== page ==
27. The existence of these five arguments is manifest through the creations and achievements themselves. 28. The presenting comprehensibly is wisely arranging the testimony of the effect 3 of the creatures, (29) through the reasons presented, which are a declaration owing to the same sagacity. 30. The reason obtainable, that the creation existed, (31) with the arrangement of the creation so methodically, ought to arise from the suitable state of the

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creation; (32) and the suitable design of the creation itself possesses the testimony, through its appearance. 33. The remedy appointed is a comprehensible and presentable demonstrator, (34) because it becomes a desire of knowledge and an appearance of the desire. 35. The being created for a purpose is manifest through the desire of activity of the creation, both severally and naturally.

36. The evidences of the existence of an opponent before the creation of the creatures are many. 37. And one of them is the suitable state of the creation of the creatures, (38) because the limit of suitability is not well fitted for anything except necessity. (39) That which is inferred from suitability is necessity, from necessity haste, and from haste the existence of an opponent who is before the suitable work which is the creation.

40. The evidence of the coming of the destroyer to the creatures, after the creation of the creatures, is the formation of the means of the creator, for encountering an opponent, before the arrival of the opponent, (41) which are omnisciently a provision before creation by the creator. 42. And there is a demonstrator of these same means of the creatures that is prepared, which is the struggling opposed to the opponent through the arrangement of their nature. 43. One duty of the nature of the creatures is the subduing of so much vexation. 44. Their preparation, too, is like a contest that is forming an enemy opposing the opponent, (45) and their natural desire for duty is removing all haste.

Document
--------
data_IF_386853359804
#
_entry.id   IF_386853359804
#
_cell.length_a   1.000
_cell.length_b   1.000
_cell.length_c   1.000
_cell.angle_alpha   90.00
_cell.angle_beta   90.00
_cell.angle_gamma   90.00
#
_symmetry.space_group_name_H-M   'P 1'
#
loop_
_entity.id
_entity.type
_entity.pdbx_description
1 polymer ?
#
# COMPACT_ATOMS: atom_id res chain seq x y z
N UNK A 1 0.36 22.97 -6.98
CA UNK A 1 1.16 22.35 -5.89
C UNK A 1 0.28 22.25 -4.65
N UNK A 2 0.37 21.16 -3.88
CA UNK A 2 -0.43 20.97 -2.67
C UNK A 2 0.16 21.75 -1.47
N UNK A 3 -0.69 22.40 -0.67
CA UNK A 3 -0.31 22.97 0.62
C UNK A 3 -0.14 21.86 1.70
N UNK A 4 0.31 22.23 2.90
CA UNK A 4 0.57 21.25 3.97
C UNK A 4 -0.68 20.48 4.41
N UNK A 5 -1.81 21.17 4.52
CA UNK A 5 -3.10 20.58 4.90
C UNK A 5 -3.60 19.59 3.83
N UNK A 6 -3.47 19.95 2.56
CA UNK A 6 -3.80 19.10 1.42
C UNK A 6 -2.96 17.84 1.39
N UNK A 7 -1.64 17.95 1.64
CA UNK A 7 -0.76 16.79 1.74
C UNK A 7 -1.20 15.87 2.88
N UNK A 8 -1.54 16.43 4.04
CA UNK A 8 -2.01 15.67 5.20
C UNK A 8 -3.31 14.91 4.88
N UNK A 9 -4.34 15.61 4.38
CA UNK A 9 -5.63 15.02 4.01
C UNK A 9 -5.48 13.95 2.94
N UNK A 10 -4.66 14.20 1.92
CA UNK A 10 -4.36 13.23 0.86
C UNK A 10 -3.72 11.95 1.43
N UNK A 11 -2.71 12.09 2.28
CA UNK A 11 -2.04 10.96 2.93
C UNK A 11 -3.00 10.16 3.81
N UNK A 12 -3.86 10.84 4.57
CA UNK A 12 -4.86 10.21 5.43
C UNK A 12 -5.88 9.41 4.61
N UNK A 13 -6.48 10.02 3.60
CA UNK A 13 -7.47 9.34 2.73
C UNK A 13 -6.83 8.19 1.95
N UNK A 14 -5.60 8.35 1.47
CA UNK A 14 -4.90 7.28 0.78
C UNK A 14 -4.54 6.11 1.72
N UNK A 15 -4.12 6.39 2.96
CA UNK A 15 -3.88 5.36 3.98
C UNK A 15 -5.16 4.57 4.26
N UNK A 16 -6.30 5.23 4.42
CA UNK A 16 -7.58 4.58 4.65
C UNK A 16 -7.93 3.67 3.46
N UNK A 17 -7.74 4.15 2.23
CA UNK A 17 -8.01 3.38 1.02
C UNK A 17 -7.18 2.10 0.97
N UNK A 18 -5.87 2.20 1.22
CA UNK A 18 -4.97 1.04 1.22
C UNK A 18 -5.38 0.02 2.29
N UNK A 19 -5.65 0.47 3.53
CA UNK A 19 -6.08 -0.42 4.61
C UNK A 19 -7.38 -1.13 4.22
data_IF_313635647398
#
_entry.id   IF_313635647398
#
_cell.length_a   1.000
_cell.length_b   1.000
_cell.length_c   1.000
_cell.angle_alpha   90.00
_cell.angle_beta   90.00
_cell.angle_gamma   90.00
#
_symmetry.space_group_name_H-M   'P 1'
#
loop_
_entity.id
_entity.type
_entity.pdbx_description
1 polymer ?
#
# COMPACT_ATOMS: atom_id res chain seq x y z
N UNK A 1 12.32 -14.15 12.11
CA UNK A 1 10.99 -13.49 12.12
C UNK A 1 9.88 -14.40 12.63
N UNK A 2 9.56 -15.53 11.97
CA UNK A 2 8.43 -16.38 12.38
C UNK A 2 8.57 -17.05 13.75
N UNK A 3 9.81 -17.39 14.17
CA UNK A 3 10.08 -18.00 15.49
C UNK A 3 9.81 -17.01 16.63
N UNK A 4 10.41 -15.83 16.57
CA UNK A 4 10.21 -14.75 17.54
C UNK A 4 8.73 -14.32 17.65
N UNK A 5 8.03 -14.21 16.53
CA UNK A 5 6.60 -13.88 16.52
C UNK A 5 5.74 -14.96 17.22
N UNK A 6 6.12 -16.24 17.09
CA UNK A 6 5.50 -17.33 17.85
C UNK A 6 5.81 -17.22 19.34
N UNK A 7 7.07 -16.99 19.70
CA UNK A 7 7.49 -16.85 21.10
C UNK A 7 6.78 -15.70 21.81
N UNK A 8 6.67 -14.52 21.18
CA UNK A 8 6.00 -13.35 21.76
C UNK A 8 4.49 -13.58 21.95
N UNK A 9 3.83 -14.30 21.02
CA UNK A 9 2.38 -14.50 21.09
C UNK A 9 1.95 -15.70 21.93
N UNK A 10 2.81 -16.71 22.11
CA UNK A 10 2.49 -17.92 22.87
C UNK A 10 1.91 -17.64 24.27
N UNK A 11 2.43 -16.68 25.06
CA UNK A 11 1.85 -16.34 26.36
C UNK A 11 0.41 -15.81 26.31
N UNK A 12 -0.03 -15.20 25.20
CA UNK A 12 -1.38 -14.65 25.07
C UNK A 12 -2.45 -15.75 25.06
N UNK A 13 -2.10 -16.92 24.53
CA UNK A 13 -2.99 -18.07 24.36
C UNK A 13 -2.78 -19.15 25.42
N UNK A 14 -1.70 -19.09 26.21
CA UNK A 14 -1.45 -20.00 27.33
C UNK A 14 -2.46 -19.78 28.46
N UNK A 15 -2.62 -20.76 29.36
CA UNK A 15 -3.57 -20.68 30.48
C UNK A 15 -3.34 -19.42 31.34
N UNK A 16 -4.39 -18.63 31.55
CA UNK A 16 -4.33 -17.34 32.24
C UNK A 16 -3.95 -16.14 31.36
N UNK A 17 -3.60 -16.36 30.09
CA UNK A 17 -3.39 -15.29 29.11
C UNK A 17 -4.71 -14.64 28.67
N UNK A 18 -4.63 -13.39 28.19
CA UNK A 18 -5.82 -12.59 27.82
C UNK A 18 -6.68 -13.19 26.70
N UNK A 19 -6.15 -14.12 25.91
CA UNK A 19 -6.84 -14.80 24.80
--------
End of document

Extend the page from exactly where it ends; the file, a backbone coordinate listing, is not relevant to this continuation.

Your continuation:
162:2 See Chap. IV, 106, 107 for the names in these §§ 1, 2.

162:3 Assuming that Pâz. ardium (Sans. balishtho me) is a misreading of Pahl. arbâûm. The first subject (see Chap: II, 1) consisted of the three questions of Mitrô-aîyyâr discussed in Chaps. II-IV. The second subject, about the existence of God, is contained in Chaps. V, VI. And the third subject, about the existence of an evil spirit competing with the creator, is debated in Chaps. VII, VIII.

162:4 The third book of the Dînkard, which treats of a multitude of subjects 'from the exposition of the good religion,' does not appear p. 163 to contain the materials for this chapter. The author is, therefore, probably alluding to one of the two earlier books which have not yet been discovered.

163:1 Assuming that Pâz. andâ ne (for be) thûm-i vas (Sans. yâvat bîgam asya) stands for Pahl. vad barâtûm-î agas.

163:2 See Chap. IV, 10.

164:1 Referring to the two kinds of evidence, direct and indirect, mentioned in §§ 5, 6.

164:2 So in § 24 and in Sans., though Pâz. has 'obtainable' here.

164:3 Assuming that the Pâz. awar dugâê of AK stands for Pahl. bar gôkâs (or gôkâsîh). MH19 has duvâê, and PB3, JE have dusâê, while Sans. means 'about the magnitude.'

Next: Chapter X